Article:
|Publication number||US5143969 A|
|Application number||US 07/719,440|
|Publication date||Sep 1, 1992|
|Filing date||Jun 24, 1991|
|Priority date||Jun 24, 1991|
|Also published as||CA2067442A1, CA2067442C, EP0524409A1|
|Publication number||07719440, 719440, US 5143969 A, US 5143969A, US-A-5143969, US5143969 A, US5143969A|
|Inventors||Bernd Reck, Rita A. Laschober, Dale Gerth, Jack D. Boyd|
|Original Assignee||Basf Aktiengesellschaft|
|Export Citation||BiBTeX, EndNote, RefMan|
|Patent Citations (2), Referenced by (9), Classifications (12), Legal Events (6)|
|External Links: USPTO, USPTO Assignment, Espacenet|
The present invention relates to heat-curable resins based on bismaleimides.
Bismaleimide resins which contain aromatic diamines as comonomers have in the cured state excellent mechanical and electrical properties even at above 200° C., but the corresponding prepolymeric resins have relatively high softening temperatures together with high melt viscosities; molding compounds or prepregs produced with these prepolymeric resins do not possess the tack frequently desired by the user.
Lower softening temperatures and viscosities of the prepolymeric resins are obtained by using bicyclic alkenyl phenols, as described for example in DE-A-26 27 045 (U.S. Pat. No. 4,100,140), EP-A-14 816 (U.S. Pat. No. 4,288,583) and DE-B-28 18 091 (U.S. Pat. No. 4,173,592). In the last-mentioned reference it is also mentioned that vinyl and allyl compounds can be mixed in to reduce the viscosity of the molding composition and to confer flexibility on the cured resins.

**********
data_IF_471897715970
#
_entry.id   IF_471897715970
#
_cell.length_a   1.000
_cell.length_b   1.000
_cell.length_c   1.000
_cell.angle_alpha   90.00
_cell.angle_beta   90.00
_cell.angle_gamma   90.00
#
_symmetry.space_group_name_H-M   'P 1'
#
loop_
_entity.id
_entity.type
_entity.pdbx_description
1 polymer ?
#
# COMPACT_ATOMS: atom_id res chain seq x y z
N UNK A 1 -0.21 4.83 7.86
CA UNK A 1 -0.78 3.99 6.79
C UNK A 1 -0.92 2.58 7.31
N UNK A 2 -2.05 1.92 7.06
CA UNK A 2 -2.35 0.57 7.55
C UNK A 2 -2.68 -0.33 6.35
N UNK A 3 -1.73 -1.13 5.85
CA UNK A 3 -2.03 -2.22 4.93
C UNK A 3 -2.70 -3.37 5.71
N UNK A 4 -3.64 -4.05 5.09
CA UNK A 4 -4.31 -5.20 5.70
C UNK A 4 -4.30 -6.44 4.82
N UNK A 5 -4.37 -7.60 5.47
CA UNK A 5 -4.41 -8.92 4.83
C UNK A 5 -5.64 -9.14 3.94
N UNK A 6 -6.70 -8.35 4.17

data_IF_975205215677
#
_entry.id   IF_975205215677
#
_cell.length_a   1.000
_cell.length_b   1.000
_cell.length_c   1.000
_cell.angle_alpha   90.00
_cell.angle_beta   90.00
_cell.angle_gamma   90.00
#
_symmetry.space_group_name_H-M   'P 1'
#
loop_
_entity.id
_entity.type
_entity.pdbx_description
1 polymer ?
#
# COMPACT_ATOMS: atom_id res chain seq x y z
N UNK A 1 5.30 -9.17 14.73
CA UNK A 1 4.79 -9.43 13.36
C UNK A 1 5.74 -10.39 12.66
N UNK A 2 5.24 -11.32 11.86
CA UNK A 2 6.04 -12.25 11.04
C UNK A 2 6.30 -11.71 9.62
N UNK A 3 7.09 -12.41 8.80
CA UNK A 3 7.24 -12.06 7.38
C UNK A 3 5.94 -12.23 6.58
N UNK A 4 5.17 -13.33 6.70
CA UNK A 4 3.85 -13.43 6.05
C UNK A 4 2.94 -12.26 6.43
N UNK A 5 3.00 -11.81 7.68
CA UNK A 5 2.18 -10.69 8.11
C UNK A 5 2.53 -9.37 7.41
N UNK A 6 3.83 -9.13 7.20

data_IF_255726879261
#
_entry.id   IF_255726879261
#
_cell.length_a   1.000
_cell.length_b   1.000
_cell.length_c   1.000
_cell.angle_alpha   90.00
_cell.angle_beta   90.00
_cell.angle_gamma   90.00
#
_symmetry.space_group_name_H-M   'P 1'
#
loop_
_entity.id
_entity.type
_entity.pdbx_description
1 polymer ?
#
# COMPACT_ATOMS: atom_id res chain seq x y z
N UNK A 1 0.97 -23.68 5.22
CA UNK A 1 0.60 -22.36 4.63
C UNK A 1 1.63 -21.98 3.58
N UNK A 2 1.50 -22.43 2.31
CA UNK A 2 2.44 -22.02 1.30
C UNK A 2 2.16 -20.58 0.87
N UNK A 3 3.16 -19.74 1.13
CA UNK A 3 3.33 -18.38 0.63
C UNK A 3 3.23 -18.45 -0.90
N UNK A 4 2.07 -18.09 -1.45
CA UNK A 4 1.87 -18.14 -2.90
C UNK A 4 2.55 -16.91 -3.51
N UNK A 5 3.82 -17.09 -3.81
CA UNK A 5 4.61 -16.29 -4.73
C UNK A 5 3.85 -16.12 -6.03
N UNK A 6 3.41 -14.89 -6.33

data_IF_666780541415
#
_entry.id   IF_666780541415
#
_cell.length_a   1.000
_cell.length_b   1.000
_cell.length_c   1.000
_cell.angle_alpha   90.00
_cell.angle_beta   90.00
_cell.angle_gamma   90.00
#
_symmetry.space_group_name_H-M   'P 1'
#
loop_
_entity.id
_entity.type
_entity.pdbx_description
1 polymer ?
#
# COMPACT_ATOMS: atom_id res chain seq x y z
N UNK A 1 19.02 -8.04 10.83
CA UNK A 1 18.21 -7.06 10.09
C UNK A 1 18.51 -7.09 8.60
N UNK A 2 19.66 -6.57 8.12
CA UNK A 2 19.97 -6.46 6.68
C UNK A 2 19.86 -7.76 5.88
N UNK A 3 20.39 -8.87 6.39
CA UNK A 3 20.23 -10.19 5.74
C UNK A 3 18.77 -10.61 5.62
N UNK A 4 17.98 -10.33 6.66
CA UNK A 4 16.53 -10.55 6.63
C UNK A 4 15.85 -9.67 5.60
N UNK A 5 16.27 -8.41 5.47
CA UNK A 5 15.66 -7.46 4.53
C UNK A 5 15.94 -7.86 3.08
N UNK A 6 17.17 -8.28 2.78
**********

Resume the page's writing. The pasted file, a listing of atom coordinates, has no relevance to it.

The disadvantage of the known mixtures, including those containing the preferred diallylbisphenol A, is their comparatively low tack, which is inadequate for processing prepregs into high performance composite materials. Moreover, the processing viscosity of the resins is too high for many applications. If, as recommended in DE-A-28 18 091, an attempt is made to reduce the viscosity with certain monomers, for example styrene, allylphenol or allyloxybenzene, processing problems result as a consequence of the high volatility of these occasionally harmful substances. The addition of other monomers, such as diallyl phthalate, impairs the mechanical and/or thermal properties of the cured pieces.
It is an object of the present invention to modify molding compositions of bismaleimides and dialkenyl comonomers in such a way as to improve their tack and reduce their viscosity without having to add volatile substances and without impairing the properties of the moldings produced therefrom.
We have found that this object is achieved by including in the molding compositions mentioned from 1 to 40, in particular from 5 to 25, % by weight, based on the total molding composition, of a monoalkenyl compound of the general formula ##STR1## where either a) R1 is allyl or propenyl and R2 is hydrogen, or
b) R1 is hydrogen, R2 is allyl or propenyl and the OH group is ortho to R2.
These substances on the one hand have relatively low melting points, which reduces the viscosity of the bismaleimide resin, and on the other have comparatively high boiling points, so that their volatility is low at processing temperatures.